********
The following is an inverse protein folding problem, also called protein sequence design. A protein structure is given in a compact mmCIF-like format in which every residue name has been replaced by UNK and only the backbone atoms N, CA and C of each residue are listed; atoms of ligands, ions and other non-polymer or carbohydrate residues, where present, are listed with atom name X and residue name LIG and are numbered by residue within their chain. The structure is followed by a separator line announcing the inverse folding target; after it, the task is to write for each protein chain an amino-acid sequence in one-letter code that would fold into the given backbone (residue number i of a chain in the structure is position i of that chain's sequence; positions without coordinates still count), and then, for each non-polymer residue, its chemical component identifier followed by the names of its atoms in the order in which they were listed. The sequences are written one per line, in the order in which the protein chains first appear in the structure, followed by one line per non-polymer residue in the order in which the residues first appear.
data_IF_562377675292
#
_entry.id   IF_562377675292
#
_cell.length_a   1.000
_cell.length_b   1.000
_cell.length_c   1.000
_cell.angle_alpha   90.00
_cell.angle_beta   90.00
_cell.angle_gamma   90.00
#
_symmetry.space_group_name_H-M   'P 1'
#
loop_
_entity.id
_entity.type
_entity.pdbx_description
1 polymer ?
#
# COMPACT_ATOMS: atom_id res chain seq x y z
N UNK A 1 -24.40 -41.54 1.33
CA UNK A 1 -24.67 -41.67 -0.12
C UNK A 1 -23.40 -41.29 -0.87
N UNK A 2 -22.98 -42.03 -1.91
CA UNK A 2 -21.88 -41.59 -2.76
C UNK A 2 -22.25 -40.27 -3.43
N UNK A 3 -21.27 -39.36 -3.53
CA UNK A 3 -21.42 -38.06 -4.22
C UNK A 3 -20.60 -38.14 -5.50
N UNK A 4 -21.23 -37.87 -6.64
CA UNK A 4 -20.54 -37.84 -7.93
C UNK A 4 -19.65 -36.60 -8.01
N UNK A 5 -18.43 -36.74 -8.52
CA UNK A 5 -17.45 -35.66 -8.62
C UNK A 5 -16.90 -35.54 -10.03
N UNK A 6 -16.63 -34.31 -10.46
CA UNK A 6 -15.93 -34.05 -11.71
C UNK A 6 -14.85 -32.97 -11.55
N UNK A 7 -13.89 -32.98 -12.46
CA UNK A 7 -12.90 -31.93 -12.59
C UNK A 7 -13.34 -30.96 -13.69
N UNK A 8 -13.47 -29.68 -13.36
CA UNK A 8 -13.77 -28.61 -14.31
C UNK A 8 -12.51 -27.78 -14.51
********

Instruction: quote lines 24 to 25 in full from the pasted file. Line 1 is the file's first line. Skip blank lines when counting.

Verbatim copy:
C UNK A 1 -23.40 -41.29 -0.87
N UNK A 2 -22.98 -42.03 -1.91